I was born into a Pentecostal family. My dad was the pastor.
All versions of my story start the same way, with that line.
For decades, I was stepping further and further away from the faith I was taught as a kid. But the emotional core of my faith was still fundamentalist, and I still thought of myself as an Evangelical. And I still believed in fundamentalism (kind of like Daniel Dennett’s “belief in belief”). By the end of 2013, there were two of me living inside my mind. There was the fundamentalist, who believed in some version of Evangelical theology. And then there was the rationalist, who would admit that it’s all just a story, a religious narrative, but—I believed at the time—a useful narrative. I thought of myself as an agnostic Christian, because I didn’t think you could prove whether God existed—all the “evidence” people cite are just stories—but I believed in him anyway, just because.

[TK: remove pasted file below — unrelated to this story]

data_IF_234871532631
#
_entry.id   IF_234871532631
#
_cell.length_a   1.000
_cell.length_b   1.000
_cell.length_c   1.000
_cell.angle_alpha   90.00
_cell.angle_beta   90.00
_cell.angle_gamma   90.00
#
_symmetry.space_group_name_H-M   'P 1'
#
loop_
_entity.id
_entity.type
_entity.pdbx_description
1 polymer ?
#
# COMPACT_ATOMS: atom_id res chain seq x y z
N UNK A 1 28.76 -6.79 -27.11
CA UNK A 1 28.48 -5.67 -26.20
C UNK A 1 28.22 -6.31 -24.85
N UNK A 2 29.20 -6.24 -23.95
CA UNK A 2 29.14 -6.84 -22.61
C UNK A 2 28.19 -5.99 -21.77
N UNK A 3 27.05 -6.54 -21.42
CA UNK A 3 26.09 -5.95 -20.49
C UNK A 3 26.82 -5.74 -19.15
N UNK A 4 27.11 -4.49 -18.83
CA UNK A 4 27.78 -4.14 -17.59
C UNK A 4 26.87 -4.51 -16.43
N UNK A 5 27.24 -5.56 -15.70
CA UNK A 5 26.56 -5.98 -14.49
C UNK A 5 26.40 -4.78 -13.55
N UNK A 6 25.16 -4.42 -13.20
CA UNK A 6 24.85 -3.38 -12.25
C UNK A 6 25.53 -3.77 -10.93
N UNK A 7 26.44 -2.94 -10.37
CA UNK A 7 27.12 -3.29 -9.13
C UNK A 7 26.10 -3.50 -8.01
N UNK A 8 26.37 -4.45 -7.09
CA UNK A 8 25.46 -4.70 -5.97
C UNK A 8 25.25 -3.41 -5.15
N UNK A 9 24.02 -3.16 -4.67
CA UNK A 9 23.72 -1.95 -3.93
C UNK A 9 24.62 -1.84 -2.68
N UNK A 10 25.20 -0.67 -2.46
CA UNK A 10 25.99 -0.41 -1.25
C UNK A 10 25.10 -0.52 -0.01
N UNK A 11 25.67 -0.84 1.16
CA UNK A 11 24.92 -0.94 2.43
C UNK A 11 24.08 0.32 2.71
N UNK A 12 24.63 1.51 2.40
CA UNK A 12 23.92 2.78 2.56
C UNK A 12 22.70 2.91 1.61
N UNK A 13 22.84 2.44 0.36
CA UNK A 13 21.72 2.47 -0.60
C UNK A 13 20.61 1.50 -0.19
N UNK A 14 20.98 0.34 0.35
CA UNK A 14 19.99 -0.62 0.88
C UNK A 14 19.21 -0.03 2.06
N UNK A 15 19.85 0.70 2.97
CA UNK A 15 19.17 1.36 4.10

And at the same time, I didn’t feel I could talk openly about these thoughts. The few times I had cautiously put out feelers in front of religious friends, or even worse, religious leaders, I had been been soundly thrashed with them. Click to continue »